Just a reminder: my 90-minute lecture and slideshow about public art along Route 66 in metropolitan Chicago is at 1pm next Tuesday over at the Chicago Cultural Center in the first-floor Renaissance Court. It’s the best way to familiarize yourself with some of the sights along the route, starting right at the eastern terminus and Gateway to Route 66 at Jackson Drive and Michigan Avenue, next to the world famous Art Institute of Chicago.
Just as important, this is one way to let the city know how many people love and maintain an interest in historic Route 66. The city has long undervalued the historic and tourism value of the route, so show your solidarity with the route and show up, right? Right!
If you come in by the Randolph Street entrance just west of Michigan Avenue, the lecture room is immediately to your right once you’re inside. Get there early to ensure a seat. See you there, roadies!
your own Route 66 tour guide,
Fountain of the Great Lakes by sculptor Lorado Taft, located in the South Garden of the Art Institute of Chicago (photo copyright 2012 by M.R. Traska; all rights reserved)
We’re in the news again – well, yours truly is. I’ll be giving a lecture and slide presentation on Tuesday, April 19th in downtown Chicago at the Chicago Cultural Center on Michigan Avenue between Randolph and Washington Streets, right across from Millennium Park. The topic will be “Public Art Along Route 66,” covering the route between its eastern terminus at Jackson Boulevard and Michigan (only a few blocks south of the lecture venue!) and downtown Joliet some 40 miles southwest. The 90-minute presentation will begin at 1:00pm and will be held in the Renaissance Court, which is located in the northwest corner of the first (main) floor, right off the Randolph Street entrance.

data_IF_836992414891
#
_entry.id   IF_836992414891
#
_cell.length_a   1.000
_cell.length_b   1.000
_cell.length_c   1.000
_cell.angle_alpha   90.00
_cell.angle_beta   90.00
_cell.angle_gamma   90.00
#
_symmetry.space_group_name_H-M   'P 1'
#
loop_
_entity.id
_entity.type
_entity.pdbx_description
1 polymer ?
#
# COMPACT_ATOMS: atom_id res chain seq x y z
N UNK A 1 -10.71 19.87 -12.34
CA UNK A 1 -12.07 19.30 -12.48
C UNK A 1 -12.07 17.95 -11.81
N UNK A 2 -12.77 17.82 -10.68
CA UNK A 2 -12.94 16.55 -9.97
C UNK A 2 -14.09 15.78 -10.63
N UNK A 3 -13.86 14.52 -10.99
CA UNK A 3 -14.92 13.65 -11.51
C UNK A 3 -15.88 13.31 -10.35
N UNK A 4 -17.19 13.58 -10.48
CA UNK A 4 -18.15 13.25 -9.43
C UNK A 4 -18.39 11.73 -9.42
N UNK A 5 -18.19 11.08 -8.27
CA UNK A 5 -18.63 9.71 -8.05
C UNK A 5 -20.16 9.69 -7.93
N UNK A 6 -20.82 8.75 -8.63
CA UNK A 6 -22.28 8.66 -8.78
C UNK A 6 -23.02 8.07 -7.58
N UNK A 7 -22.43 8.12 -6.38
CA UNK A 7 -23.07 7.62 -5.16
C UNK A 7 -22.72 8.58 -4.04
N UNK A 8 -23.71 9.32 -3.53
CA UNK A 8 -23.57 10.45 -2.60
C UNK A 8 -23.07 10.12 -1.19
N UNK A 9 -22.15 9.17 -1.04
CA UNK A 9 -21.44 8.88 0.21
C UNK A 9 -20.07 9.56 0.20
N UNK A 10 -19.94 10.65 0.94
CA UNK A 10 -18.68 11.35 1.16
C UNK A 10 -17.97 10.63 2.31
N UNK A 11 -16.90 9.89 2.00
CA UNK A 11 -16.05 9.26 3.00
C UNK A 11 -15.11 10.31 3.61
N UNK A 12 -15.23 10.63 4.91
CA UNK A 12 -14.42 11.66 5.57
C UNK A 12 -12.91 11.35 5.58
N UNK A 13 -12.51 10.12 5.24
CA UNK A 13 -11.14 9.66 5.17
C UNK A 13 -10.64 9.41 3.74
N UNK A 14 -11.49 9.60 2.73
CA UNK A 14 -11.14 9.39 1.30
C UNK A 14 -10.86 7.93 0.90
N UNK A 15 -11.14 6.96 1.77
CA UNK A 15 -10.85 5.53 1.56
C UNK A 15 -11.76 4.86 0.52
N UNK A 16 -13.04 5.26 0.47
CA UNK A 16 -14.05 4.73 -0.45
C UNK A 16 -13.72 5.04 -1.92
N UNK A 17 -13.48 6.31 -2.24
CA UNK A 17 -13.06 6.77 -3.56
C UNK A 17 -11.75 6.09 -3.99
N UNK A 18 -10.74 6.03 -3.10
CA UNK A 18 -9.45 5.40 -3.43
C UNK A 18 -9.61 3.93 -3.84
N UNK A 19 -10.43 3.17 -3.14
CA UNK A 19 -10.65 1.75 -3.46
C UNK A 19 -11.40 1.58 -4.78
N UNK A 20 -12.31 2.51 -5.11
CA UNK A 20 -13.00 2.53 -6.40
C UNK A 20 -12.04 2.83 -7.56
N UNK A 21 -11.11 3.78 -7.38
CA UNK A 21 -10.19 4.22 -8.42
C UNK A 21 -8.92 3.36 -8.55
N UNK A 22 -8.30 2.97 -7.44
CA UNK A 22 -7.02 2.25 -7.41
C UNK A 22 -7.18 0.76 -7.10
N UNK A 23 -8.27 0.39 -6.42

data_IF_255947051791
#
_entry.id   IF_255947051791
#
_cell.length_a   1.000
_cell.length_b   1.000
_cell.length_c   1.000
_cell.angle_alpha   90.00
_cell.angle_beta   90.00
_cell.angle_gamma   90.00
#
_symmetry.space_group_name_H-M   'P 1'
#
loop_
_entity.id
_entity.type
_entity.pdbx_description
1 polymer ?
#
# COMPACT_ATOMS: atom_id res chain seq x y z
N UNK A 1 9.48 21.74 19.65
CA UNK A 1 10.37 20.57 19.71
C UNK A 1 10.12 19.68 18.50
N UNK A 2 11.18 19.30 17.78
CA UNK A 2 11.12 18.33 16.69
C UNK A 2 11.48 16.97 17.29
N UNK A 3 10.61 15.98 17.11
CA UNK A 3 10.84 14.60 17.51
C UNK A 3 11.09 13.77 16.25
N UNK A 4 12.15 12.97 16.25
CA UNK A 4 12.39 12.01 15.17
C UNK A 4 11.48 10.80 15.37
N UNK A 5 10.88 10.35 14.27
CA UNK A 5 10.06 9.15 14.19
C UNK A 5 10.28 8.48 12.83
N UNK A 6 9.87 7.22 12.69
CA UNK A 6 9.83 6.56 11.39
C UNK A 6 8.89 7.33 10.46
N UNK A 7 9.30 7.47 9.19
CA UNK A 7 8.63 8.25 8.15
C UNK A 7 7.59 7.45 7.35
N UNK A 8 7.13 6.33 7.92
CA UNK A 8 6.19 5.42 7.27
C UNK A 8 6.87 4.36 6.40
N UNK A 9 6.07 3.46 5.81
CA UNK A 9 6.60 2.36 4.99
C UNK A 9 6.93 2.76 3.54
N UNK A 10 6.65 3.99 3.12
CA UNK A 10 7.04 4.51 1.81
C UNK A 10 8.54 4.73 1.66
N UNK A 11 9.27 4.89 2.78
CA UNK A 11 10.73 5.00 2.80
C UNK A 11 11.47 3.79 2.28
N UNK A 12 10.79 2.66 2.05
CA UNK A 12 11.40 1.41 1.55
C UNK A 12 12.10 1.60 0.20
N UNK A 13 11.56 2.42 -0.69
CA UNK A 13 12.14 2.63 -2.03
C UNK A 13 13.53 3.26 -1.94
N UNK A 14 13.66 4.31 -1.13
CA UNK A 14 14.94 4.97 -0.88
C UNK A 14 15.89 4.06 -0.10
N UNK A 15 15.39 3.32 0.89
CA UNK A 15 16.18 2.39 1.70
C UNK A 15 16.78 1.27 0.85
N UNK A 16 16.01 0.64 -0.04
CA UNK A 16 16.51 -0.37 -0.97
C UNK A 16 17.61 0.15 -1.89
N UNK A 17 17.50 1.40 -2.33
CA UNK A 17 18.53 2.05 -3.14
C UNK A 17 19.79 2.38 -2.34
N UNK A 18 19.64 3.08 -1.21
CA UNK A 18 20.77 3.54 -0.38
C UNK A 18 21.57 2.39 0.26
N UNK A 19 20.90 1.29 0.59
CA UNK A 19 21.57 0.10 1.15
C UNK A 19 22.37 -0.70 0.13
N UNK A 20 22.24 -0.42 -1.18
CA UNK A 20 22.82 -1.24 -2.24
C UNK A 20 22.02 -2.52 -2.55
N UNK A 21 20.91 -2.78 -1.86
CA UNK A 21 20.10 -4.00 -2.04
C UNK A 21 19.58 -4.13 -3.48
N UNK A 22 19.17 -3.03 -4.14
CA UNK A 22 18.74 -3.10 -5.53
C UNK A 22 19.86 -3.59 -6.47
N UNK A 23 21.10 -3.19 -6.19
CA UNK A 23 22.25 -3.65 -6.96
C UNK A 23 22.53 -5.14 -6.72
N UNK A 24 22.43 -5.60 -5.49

Sponsored by the Geographic Society of Chicago, the free lecture is part of the society’s monthly travelogue series. Registration is unnecessary, but show up at least 15-20 minutes in advance to get a good seat. See you there, or be square!
Your own 66 roadiegal,
Yes, it’s in the wrong place … but you’ll be in the right place if you come to my lecture!
A new historical mural for Flagg Creek Heritage Society is being painted on the sides of the society’s home and museum, which ought to improve the cinder-block building’s appearance no end. Chicago artist John Howard is hard at work on the mural even as you read this, executing the work on three sides of the building (for now, the back end and part of the north side will simply remain blank, painted with a pale yellow base coat). Howard began the work on July 1 and says he expects the work to be done by Labor Day, if not the end of August. FCHS has tentatively scheduled a dedication ceremony for Sunday afternoon, October 5th between 2 pm and 4 pm. More details on that later as they become available.
The historical society’s home is in Walker Park at 7425 S. Wolf Road, part of the Pleasant Dale Park District in Burr Ridge, just south of Joliet Road/Historic Route 66. Actually, the museum building is tucked in between the basketball courts and a children’s playground at the northern end of the field house’s north parking lot. Previously, if you didn’t know exactly where to find the museum – which, to be fair, looked like a storage hut or a cement garage – you might have easily missed it, given that the field house (better known as the rec center) has two parking lots, one on either side, and Walker Park is huge for a suburban park (check out the area on Google Maps satellite view here).
Just a couple of regular guys: muralist John Howard (L), at work on the wall, and our own Joe Kubal pose before the untitled mural. (Photo copyright 2014 by M.R. Traska; all rights reserved)